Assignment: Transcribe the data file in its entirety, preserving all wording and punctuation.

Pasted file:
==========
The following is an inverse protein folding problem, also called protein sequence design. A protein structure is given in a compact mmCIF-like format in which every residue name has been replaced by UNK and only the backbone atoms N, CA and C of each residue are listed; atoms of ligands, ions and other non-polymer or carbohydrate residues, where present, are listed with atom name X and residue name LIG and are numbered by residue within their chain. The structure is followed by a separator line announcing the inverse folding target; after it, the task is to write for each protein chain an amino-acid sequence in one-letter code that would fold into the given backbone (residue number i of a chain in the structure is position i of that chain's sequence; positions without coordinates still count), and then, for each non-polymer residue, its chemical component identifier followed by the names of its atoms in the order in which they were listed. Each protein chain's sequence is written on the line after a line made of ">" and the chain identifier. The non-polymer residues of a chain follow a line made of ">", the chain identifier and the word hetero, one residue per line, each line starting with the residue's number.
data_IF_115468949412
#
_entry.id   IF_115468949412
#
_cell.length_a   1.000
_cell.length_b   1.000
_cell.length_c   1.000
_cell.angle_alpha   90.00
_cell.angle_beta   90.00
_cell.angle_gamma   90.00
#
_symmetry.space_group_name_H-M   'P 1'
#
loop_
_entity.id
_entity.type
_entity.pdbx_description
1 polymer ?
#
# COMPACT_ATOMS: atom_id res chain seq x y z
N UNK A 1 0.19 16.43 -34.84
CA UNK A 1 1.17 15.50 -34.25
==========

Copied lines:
The following is an inverse protein folding problem, also called protein sequence design. A protein structure is given in a compact mmCIF-like format in which every residue name has been replaced by UNK and only the backbone atoms N, CA and C of each residue are listed; atoms of ligands, ions and other non-polymer or carbohydrate residues, where present, are listed with atom name X and residue name LIG and are numbered by residue within their chain. The structure is followed by a separator line announcing the inverse folding target; after it, the task is to write for each protein chain an amino-acid sequence in one-letter code that would fold into the given backbone (residue number i of a chain in the structure is position i of that chain's sequence; positions without coordinates still count), and then, for each non-polymer residue, its chemical component identifier followed by the names of its atoms in the order in which they were listed. Each protein chain's sequence is written on the line after a line made of ">" and the chain identifier. The non-polymer residues of a chain follow a line made of ">", the chain identifier and the word hetero, one residue per line, each line starting with the residue's number.
data_IF_115468949412
#
_entry.id   IF_115468949412
#
_cell.length_a   1.000
_cell.length_b   1.000
_cell.length_c   1.000
_cell.angle_alpha   90.00
_cell.angle_beta   90.00
_cell.angle_gamma   90.00
#
_symmetry.space_group_name_H-M   'P 1'
#
loop_
_entity.id
_entity.type
_entity.pdbx_description
1 polymer ?
#
# COMPACT_ATOMS: atom_id res chain seq x y z
N UNK A 1 0.19 16.43 -34.84
CA UNK A 1 1.17 15.50 -34.25